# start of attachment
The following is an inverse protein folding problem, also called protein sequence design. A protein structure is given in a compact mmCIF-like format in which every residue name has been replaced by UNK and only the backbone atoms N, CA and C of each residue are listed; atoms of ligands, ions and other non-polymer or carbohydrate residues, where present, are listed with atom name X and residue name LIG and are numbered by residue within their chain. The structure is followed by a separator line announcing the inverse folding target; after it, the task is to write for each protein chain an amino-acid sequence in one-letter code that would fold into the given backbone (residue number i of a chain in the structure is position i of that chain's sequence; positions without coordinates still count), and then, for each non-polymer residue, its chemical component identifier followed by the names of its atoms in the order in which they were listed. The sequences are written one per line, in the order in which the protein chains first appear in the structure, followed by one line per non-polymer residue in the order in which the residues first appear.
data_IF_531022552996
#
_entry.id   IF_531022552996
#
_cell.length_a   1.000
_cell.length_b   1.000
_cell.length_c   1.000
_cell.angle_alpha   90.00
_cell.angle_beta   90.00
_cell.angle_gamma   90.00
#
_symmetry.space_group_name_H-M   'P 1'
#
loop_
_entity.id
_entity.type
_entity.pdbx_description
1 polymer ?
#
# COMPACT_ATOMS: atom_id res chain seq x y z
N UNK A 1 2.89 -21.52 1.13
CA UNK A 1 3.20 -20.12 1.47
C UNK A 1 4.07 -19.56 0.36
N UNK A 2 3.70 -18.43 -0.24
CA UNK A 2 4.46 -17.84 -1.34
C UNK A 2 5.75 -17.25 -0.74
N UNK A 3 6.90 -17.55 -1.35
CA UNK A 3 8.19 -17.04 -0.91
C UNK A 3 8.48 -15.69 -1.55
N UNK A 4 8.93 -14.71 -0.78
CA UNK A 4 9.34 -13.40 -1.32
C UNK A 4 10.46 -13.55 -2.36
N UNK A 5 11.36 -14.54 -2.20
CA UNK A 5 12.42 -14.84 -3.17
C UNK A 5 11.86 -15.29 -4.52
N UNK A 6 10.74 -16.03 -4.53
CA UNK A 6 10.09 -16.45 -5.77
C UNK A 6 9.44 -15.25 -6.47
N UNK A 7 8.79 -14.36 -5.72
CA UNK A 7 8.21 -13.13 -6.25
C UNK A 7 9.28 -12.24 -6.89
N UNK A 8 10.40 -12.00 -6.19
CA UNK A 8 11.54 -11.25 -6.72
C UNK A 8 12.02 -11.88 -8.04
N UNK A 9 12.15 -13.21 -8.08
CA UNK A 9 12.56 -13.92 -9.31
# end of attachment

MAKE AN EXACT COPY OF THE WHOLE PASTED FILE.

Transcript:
The following is an inverse protein folding problem, also called protein sequence design. A protein structure is given in a compact mmCIF-like format in which every residue name has been replaced by UNK and only the backbone atoms N, CA and C of each residue are listed; atoms of ligands, ions and other non-polymer or carbohydrate residues, where present, are listed with atom name X and residue name LIG and are numbered by residue within their chain. The structure is followed by a separator line announcing the inverse folding target; after it, the task is to write for each protein chain an amino-acid sequence in one-letter code that would fold into the given backbone (residue number i of a chain in the structure is position i of that chain's sequence; positions without coordinates still count), and then, for each non-polymer residue, its chemical component identifier followed by the names of its atoms in the order in which they were listed. The sequences are written one per line, in the order in which the protein chains first appear in the structure, followed by one line per non-polymer residue in the order in which the residues first appear.
data_IF_531022552996
#
_entry.id   IF_531022552996
#
_cell.length_a   1.000
_cell.length_b   1.000
_cell.length_c   1.000
_cell.angle_alpha   90.00
_cell.angle_beta   90.00
_cell.angle_gamma   90.00
#
_symmetry.space_group_name_H-M   'P 1'
#
loop_
_entity.id
_entity.type
_entity.pdbx_description
1 polymer ?
#
# COMPACT_ATOMS: atom_id res chain seq x y z
N UNK A 1 2.89 -21.52 1.13
CA UNK A 1 3.20 -20.12 1.47
C UNK A 1 4.07 -19.56 0.36
N UNK A 2 3.70 -18.43 -0.24
CA UNK A 2 4.46 -17.84 -1.34
C UNK A 2 5.75 -17.25 -0.74
N UNK A 3 6.90 -17.55 -1.35
CA UNK A 3 8.19 -17.04 -0.91
C UNK A 3 8.48 -15.69 -1.55
N UNK A 4 8.93 -14.71 -0.78
CA UNK A 4 9.34 -13.40 -1.32
C UNK A 4 10.46 -13.55 -2.36
N UNK A 5 11.36 -14.54 -2.20
CA UNK A 5 12.42 -14.84 -3.17
C UNK A 5 11.86 -15.29 -4.52
N UNK A 6 10.74 -16.03 -4.53
CA UNK A 6 10.09 -16.45 -5.77
C UNK A 6 9.44 -15.25 -6.47
N UNK A 7 8.79 -14.36 -5.72
CA UNK A 7 8.21 -13.13 -6.25
C UNK A 7 9.28 -12.24 -6.89
N UNK A 8 10.40 -12.00 -6.19
CA UNK A 8 11.54 -11.25 -6.72
C UNK A 8 12.02 -11.88 -8.04
N UNK A 9 12.15 -13.21 -8.08
CA UNK A 9 12.56 -13.92 -9.31